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Controversy over PET suitability for wine bottles

As we know more and more companies are converting to alternative more sustainable packaging. Top of the list is replacing glass with plastic - thus reducing energy use and carbon emissions.

Indeed Marks and Spencer announced it was replacing 100% of its single serve wine bottles to multilayer PET.

However, the Marks & Spencer announcement coincided with a study, from the Bordeaux, France-based Institute of Vine and Wine Sciences (ISVV), which said wine packaged in multilayer PET exhibits a noticeable reduction in quality within just six months.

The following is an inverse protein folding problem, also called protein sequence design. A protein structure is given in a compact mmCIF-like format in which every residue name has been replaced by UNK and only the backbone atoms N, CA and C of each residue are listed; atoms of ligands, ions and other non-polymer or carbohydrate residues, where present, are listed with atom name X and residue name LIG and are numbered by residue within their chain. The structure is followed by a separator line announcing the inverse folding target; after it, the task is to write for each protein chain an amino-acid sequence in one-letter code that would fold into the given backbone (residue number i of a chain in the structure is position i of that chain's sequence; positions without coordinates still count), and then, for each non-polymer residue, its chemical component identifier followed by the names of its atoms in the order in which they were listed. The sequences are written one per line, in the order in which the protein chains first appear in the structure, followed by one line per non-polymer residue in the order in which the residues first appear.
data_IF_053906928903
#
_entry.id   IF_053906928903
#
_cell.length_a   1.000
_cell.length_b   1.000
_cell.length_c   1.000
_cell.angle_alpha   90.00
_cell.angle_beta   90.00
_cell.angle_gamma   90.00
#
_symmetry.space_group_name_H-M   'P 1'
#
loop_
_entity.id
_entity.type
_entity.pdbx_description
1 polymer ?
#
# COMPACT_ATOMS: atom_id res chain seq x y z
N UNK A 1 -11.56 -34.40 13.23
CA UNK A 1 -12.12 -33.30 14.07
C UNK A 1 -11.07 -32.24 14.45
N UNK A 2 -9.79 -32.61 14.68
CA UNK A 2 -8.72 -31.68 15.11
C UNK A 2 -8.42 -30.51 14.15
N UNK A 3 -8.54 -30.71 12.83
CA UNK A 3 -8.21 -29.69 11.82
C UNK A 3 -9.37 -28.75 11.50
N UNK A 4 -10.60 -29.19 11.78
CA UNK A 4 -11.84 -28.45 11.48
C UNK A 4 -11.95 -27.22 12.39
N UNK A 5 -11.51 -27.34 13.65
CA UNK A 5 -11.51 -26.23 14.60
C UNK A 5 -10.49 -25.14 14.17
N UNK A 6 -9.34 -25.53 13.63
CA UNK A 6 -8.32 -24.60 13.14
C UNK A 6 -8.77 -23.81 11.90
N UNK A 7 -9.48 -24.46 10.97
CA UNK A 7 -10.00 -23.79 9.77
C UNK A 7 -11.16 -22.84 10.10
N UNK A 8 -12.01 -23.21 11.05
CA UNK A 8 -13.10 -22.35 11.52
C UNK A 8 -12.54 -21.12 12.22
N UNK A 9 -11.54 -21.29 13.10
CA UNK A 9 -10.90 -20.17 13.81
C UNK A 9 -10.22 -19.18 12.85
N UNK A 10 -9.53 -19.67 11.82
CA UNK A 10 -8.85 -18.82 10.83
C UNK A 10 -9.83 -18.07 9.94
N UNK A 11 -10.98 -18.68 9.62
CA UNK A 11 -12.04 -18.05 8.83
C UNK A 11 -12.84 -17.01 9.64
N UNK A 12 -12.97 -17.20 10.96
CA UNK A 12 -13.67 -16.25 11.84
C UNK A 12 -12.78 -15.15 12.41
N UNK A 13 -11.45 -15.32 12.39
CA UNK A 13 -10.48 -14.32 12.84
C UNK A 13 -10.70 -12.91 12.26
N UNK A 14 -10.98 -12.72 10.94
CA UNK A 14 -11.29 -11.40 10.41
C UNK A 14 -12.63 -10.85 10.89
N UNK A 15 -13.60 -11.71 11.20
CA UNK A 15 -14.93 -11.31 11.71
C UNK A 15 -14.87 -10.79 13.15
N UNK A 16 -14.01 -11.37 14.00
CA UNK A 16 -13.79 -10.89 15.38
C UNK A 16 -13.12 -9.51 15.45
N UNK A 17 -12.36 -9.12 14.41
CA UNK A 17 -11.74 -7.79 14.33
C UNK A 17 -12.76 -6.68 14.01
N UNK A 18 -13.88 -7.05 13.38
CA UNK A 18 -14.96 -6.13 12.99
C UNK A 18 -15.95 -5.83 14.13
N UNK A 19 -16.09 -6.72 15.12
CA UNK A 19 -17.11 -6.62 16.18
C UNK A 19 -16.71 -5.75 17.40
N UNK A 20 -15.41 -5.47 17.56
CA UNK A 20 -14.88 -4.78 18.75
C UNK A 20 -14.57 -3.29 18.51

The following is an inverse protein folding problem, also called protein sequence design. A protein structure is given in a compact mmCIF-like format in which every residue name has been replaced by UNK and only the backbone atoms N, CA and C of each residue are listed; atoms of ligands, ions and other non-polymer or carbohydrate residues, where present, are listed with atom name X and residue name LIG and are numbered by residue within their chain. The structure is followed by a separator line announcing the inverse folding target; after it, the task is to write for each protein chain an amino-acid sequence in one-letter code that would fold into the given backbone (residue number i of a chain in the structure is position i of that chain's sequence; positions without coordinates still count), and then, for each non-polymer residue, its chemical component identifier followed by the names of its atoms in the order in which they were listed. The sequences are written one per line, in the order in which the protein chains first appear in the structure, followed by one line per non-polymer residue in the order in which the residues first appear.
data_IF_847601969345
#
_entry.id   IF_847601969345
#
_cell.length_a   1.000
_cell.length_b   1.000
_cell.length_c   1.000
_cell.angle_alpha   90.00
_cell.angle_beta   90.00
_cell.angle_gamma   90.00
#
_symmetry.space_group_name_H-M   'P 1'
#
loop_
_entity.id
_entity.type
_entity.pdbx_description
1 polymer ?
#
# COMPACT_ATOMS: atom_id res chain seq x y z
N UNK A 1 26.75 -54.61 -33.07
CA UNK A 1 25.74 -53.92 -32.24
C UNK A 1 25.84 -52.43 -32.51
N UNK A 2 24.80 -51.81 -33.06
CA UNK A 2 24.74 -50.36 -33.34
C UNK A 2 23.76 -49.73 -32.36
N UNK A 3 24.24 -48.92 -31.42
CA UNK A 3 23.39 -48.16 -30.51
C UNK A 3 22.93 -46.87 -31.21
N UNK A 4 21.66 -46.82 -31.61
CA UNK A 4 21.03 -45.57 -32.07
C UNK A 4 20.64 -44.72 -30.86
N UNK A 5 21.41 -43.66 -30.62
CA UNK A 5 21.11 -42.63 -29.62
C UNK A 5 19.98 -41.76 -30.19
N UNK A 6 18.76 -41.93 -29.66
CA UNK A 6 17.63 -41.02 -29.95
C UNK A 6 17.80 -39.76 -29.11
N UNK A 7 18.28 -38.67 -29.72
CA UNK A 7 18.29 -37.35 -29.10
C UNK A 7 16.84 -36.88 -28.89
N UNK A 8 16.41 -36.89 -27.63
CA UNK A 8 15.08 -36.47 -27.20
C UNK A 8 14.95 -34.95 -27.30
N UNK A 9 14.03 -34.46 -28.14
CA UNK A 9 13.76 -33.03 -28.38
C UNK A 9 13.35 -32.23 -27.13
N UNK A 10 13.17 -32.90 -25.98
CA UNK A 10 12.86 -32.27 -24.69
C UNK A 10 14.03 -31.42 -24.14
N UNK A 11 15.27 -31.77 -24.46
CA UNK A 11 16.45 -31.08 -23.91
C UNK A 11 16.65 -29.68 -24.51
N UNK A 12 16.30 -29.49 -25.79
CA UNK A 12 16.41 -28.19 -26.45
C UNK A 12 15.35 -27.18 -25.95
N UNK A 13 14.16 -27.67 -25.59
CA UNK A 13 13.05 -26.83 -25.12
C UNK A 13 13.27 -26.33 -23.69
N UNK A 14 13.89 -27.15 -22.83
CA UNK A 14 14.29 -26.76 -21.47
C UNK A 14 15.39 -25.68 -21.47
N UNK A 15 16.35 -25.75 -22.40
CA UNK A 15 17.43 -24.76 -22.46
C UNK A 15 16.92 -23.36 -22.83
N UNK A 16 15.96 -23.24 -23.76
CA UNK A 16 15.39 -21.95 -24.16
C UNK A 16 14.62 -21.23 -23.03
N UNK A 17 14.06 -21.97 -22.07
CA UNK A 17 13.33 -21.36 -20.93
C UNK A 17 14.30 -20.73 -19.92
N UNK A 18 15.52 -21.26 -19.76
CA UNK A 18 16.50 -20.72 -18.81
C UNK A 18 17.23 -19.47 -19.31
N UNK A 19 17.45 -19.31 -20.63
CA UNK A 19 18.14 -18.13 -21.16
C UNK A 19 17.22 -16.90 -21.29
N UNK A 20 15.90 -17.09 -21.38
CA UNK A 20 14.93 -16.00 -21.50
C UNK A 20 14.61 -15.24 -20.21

Although the study is still in it's preliminary stages findings so far have shown that white wines packaged in the single and multi-layer PET bottles were “clearly oxidised” after six months, while the glass packaged wines were described as “stable”. This was reportedly confirmed by both expert and novice tasting panels.

For red wines, ISVV said it found “initial signs” of deterioration in the PET and bag-in-box packs but there was not enough evidence to draw a definite conclusion.

Releasing these interim findings has caused some controversy, many see it as unprofessional to release results before the research has provided conclusive results. With many questions about testing methods still unanswered.